Barry Sullivan, the guest relations specialist at Cooke’s Food Store, recently had the chance to appear on stage with the gospel group, Shenandoah, as an integral part of a particular song, “If …
Barry Sullivan, the guest relations specialist at Cooke’s Food Store, recently had the chance to appear on stage with the gospel group, Shenandoah, as an integral part of a particular song, “If Bubba can Dance.” Through his newfound stage presence, he is now known as Bubba Two.
The 56-year-old native of Athens moved to Cleveland 27 years ago. He worked in radio for over 15 years after graduating from McMinn County High School.
A friend of Sullivan’s, Brian Orr, works as the promoter/manager of East Tennessee Concerts, and had various gospel groups come speak on the radio when Sullivan worked in that profession. Remaining friends over the years, Orr eventually came to Sullivanto get into country music in addition to the standard gospel.
Sullivan immediately offered his services as an assistant or as security for country music events. The first “country” group Orr had come to the Tivoli Theater was The Greesons, a gospel group, which Orr says was the initial precursor to modern country. Sullivan was to introduce the Greesons, and another person was supposed to bring Shenandoah on stage; however, shortly before the concert, Orr spoke with Marty Raybon, lead Shenandoah singer, and the two agreed Sullivan should have a larger role in the show.
“They called me and had me watch the music video for ‘If Bubba Can Dance.’ Tthey asked me how I’d feel playing Bubba on stage,” Sullivan chuckled. “I was hesitant at first because I’m a radio personality, not a performer, but I eventually said yes.”
At the concert, Sullivan introduced the Greesons as planned, then went backstage and changed into his Bubba Two costume.
After dancing throughout the song, Sullivan was approached by multiple fans after the show asking for photos and autographs. He used this opportunity to promote good values to the younger fans, by saying things like, “Remember to stay in school, kids!”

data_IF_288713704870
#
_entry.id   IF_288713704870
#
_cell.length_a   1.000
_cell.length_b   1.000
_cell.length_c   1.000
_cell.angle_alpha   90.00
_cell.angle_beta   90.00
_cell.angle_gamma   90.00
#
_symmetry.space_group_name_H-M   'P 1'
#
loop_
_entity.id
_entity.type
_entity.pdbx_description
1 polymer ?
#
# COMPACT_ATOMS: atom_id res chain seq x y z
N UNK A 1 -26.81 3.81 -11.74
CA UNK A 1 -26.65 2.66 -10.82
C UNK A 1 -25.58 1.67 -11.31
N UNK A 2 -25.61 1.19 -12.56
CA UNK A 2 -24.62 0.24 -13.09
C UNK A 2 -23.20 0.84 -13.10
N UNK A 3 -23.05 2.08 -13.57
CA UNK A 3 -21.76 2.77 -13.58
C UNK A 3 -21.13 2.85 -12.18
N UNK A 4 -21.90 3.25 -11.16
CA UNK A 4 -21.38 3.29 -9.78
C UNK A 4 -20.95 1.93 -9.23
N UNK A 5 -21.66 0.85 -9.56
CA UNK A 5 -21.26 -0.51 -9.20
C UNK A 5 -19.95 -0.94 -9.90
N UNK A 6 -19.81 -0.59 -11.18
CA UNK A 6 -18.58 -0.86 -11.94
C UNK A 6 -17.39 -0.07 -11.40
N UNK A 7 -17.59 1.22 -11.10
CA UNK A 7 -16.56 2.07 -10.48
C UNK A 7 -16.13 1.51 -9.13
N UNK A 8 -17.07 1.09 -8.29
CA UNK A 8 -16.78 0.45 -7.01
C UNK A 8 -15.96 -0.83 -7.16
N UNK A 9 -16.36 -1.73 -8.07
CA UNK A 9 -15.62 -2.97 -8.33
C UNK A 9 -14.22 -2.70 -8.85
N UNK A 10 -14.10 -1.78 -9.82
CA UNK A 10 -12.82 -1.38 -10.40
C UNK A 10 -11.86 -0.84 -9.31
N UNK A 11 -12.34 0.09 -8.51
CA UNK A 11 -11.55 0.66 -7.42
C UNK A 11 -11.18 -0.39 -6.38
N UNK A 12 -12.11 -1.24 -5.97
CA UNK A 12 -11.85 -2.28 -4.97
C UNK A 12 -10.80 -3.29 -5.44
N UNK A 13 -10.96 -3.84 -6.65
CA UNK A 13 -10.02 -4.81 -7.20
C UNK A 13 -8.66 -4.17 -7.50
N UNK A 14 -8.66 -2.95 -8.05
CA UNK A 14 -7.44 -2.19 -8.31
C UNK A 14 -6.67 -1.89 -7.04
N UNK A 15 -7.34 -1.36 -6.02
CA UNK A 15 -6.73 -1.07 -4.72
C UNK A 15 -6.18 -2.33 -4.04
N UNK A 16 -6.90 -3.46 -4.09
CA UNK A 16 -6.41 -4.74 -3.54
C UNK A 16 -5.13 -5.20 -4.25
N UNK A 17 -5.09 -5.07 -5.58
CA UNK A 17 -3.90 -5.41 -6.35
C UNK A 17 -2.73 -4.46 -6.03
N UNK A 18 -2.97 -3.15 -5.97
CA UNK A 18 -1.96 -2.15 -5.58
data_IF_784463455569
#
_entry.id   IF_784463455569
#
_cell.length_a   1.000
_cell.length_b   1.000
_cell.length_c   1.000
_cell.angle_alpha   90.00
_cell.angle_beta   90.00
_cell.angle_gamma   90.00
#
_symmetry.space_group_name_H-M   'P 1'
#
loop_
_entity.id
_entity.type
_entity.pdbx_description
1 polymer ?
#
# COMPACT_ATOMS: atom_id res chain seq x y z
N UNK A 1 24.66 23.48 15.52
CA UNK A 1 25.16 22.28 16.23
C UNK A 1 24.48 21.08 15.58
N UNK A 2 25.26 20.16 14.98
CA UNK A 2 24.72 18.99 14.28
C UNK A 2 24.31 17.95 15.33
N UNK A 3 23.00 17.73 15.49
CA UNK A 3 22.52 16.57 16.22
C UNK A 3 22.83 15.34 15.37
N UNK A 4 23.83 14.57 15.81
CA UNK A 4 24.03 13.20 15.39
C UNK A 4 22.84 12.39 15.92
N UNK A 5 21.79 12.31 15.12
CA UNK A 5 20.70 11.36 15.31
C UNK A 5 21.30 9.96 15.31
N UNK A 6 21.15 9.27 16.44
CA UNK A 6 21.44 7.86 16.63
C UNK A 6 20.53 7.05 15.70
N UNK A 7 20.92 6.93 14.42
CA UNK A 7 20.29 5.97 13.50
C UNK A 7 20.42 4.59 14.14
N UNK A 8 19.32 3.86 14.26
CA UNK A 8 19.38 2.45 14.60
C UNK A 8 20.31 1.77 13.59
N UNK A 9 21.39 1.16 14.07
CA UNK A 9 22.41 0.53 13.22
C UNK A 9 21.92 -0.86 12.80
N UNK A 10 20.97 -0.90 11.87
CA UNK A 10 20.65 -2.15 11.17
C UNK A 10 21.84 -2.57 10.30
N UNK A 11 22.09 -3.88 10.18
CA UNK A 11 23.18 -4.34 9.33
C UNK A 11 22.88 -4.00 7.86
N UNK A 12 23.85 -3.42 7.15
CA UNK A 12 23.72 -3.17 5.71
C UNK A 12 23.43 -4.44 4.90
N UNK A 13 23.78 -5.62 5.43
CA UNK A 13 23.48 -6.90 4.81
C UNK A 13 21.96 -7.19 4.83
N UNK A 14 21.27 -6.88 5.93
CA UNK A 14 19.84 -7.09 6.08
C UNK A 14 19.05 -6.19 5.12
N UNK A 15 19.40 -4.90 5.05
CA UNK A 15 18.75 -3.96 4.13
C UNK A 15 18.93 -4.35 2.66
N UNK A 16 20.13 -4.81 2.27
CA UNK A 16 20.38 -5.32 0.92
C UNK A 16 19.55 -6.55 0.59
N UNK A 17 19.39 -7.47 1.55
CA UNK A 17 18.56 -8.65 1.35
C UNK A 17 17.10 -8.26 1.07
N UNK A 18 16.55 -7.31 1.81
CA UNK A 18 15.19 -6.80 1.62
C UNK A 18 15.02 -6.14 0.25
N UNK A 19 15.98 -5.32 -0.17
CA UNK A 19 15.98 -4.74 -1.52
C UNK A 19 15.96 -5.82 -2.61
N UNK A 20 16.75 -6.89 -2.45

“I had a blast being on stage!” He exclaimed.
When he takes the stage, Sullivan acts just like the original Bubba did in the 1994 music video, while also adding his own theatrical flair to the song, including awkward dance moves and the pestering of band members.
Since the crowd has taken to him, Sullivan has been asked to attend several upcoming concerts around the country.
In addition to Shenandoah, Sullivan has also appeared in a music video for the local band No One Special. The song he’s featured in is called, “I’m with the band.” He says this is very fitting, as he was known for forming various bands in high school. He admitted the phrase most people would associate with him is, “You wanna form a band?”
He describes the sensation of being on stage as fun, but the most rewarding aspect of it was giving the audience a laugh and a good time. He enjoyed guests approaching him, and loved the interactions with them.
“People need an escape during the stress of their lives. If I can help them forget about their worries, even for a little bit, I’ve done my job well,” he said.
When not strutting his stuff on stage, Sullivan serves as D.J. on Saturdays at Cooke’s Food Store and promotes Cooke’s daily specials by adding his special flair to the announcements at the grocery store. This is where his radio experience comes in handy. He says one of the best parts about his job is mentioning guests by name and giving them a shout out when they’re shopping.
An upcoming concert featuring both Shenandoah and the group Exile is taking place on May 10 at 3 and 8 p.m. Tickets go on sale March 19 and can be purchased at countrytonitetheater.com.
Next time you’re in Cooke’s, ask if Bubba’s around.
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